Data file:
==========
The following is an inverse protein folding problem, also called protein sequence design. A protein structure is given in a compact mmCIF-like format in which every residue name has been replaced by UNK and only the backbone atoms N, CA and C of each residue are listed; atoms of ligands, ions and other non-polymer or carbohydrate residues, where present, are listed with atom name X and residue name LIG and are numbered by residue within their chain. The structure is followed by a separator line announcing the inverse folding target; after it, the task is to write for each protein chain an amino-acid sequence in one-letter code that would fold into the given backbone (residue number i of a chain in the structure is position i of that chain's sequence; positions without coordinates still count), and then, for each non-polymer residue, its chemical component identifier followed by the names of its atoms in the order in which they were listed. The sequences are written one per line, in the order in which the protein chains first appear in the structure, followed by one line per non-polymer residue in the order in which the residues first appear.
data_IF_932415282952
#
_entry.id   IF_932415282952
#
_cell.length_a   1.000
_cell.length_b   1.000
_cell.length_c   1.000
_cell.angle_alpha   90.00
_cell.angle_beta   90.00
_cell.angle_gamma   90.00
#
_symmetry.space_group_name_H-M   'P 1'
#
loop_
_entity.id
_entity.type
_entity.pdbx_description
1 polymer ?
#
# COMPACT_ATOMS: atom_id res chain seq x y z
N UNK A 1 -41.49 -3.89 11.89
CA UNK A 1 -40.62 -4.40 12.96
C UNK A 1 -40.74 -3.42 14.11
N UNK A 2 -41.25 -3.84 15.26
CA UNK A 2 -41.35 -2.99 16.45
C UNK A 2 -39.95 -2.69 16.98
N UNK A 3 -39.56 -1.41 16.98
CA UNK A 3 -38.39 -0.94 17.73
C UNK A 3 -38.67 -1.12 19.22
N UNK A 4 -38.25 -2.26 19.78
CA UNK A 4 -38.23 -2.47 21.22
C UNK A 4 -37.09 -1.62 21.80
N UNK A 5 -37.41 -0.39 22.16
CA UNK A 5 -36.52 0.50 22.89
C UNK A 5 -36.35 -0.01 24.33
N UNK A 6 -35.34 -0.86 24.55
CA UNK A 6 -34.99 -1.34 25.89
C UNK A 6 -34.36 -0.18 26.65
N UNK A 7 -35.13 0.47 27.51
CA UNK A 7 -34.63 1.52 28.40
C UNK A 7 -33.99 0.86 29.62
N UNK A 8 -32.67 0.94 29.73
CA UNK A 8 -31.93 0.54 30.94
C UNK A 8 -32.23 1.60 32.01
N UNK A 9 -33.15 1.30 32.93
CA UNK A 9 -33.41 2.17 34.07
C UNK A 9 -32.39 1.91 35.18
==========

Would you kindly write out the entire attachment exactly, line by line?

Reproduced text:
The following is an inverse protein folding problem, also called protein sequence design. A protein structure is given in a compact mmCIF-like format in which every residue name has been replaced by UNK and only the backbone atoms N, CA and C of each residue are listed; atoms of ligands, ions and other non-polymer or carbohydrate residues, where present, are listed with atom name X and residue name LIG and are numbered by residue within their chain. The structure is followed by a separator line announcing the inverse folding target; after it, the task is to write for each protein chain an amino-acid sequence in one-letter code that would fold into the given backbone (residue number i of a chain in the structure is position i of that chain's sequence; positions without coordinates still count), and then, for each non-polymer residue, its chemical component identifier followed by the names of its atoms in the order in which they were listed. The sequences are written one per line, in the order in which the protein chains first appear in the structure, followed by one line per non-polymer residue in the order in which the residues first appear.
data_IF_932415282952
#
_entry.id   IF_932415282952
#
_cell.length_a   1.000
_cell.length_b   1.000
_cell.length_c   1.000
_cell.angle_alpha   90.00
_cell.angle_beta   90.00
_cell.angle_gamma   90.00
#
_symmetry.space_group_name_H-M   'P 1'
#
loop_
_entity.id
_entity.type
_entity.pdbx_description
1 polymer ?
#
# COMPACT_ATOMS: atom_id res chain seq x y z
N UNK A 1 -41.49 -3.89 11.89
CA UNK A 1 -40.62 -4.40 12.96
C UNK A 1 -40.74 -3.42 14.11
N UNK A 2 -41.25 -3.84 15.26
CA UNK A 2 -41.35 -2.99 16.45
C UNK A 2 -39.95 -2.69 16.98
N UNK A 3 -39.56 -1.41 16.98
CA UNK A 3 -38.39 -0.94 17.73
C UNK A 3 -38.67 -1.12 19.22
N UNK A 4 -38.25 -2.26 19.78
CA UNK A 4 -38.23 -2.47 21.22
C UNK A 4 -37.09 -1.62 21.80
N UNK A 5 -37.41 -0.39 22.16
CA UNK A 5 -36.52 0.50 22.89
C UNK A 5 -36.35 -0.01 24.33
N UNK A 6 -35.34 -0.86 24.55
CA UNK A 6 -34.99 -1.34 25.89
C UNK A 6 -34.36 -0.18 26.65
N UNK A 7 -35.13 0.47 27.51
CA UNK A 7 -34.63 1.52 28.40
C UNK A 7 -33.99 0.86 29.62
N UNK A 8 -32.67 0.94 29.73
CA UNK A 8 -31.93 0.54 30.94
C UNK A 8 -32.23 1.60 32.01
N UNK A 9 -33.15 1.30 32.93
CA UNK A 9 -33.41 2.17 34.07
C UNK A 9 -32.39 1.91 35.18